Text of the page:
FTC, Dept. of Education File Complaint against DeVry University for Deceptive Advertising
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FTC, Dept. of Education File Complaint against DeVry University for Deceptive Advertising

January 27, 2016

DeVry University is the latest for-profit college in the crosshairs of the Federal Trade Commission (FTC) and U.S. Department of Education.

The FTC this week filed a suit against the college's operators for airing advertisements that deceived future students about the likelihood that they would find jobs in their fields of study, and would earn more than those graduating with advanced degrees from traditional colleges or universities.

In its complaint against DeVry, the FTC alleges that the advertisements claim that 90 percent of graduates actively seeking employment laded jobs in their field within six months of graduation and made 15 percent more than their peers who graduated from other colleges or universities. DeVry has been running the employment claim in its marketing since about 2008 and began touting the income numbers in 2013.

The FTC found that in the 2012 graduating class there were multiple graduates who were working, but not in their field. Examples include one student who majored in business administration, but was working as a server in a restaurant. Another was working as a car salesman. Technical management majors were unpaid volunteers, rural mail carriers, and construction workers.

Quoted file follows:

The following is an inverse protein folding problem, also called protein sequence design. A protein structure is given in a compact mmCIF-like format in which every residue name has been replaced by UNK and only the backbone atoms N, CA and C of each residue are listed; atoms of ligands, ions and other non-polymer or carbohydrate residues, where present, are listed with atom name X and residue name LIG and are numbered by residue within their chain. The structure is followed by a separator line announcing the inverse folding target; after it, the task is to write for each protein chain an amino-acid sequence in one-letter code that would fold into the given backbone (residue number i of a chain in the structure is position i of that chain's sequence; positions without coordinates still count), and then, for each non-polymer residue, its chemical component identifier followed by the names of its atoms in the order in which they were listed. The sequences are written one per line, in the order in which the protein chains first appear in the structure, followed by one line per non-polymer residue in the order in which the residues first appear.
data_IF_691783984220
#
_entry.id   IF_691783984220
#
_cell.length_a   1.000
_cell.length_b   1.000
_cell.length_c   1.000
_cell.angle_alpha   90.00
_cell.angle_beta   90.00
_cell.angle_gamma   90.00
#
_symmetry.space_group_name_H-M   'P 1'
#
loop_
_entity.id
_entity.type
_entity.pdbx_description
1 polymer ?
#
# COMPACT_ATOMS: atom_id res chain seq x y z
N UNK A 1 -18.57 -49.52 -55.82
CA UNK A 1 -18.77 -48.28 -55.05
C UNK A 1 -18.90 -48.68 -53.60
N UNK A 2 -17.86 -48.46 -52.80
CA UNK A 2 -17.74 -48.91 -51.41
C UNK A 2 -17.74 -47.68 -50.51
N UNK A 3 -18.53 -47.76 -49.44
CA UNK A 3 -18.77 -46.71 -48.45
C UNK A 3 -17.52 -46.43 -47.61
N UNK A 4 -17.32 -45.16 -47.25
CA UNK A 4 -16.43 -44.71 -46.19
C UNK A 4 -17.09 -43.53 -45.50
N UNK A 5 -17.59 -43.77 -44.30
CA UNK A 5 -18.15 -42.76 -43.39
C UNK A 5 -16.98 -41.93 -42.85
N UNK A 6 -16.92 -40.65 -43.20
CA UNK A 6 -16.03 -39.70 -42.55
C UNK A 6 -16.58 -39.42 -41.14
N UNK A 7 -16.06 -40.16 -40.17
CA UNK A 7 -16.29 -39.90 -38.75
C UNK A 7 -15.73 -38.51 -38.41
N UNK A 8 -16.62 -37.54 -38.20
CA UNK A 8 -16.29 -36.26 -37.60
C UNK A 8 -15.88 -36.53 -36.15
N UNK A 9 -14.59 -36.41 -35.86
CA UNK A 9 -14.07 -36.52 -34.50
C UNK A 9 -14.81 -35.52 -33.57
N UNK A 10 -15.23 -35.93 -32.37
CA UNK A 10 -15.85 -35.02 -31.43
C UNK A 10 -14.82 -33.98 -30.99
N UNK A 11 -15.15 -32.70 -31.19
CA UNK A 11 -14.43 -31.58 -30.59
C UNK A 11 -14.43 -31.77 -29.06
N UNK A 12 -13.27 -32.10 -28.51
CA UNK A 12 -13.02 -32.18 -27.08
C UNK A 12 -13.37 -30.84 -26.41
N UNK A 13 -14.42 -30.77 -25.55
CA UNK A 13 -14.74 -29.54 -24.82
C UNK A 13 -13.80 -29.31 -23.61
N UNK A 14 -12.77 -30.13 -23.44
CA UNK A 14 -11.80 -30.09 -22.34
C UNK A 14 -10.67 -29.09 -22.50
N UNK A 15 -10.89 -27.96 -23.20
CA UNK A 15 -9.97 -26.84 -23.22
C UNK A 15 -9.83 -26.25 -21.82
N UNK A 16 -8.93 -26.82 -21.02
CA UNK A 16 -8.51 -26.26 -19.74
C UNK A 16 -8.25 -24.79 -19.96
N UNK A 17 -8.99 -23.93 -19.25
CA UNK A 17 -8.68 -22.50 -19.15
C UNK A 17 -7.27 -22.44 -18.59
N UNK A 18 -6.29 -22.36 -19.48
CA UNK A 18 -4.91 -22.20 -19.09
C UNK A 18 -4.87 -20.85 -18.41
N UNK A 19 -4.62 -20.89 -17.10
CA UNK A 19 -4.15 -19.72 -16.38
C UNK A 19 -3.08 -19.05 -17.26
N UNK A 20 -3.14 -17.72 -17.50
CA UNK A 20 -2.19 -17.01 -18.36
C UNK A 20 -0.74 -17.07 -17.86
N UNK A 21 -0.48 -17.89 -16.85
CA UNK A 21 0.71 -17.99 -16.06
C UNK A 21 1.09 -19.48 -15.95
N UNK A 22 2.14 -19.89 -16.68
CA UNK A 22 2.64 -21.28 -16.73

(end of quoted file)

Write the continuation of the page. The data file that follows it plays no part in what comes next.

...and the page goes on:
DeVry's calculations allegedly included graduations who were working in jobs they held prior to enrolling at the school, as opposed to those they landed after graduating. The college also padded its numbers by excluding graduates who were seeking employment. This included, for example, a graduate who had viewed more than 175 job openings in DeVry's jobs database, interviewed for six jobs in the two months prior to being classified as inactive, repeatedly e-mailed the DeVry career services department, and attended a DeVry career fair.

The FTC says that the college should have questioned the reliability of the conclusions and information contained in a third party survey and report that it used as the basis for the income claim. Using information directly from graduates and publicly available income data showed that graduates didn't earn significantly more than their peers.

Along with the FTC, the Department of Education is also taking action against the college for its marketing practices. The Department is requiring that DeVry both stop its deceptive advertising and take additional steps to substantiate any claims it does make in its marketing.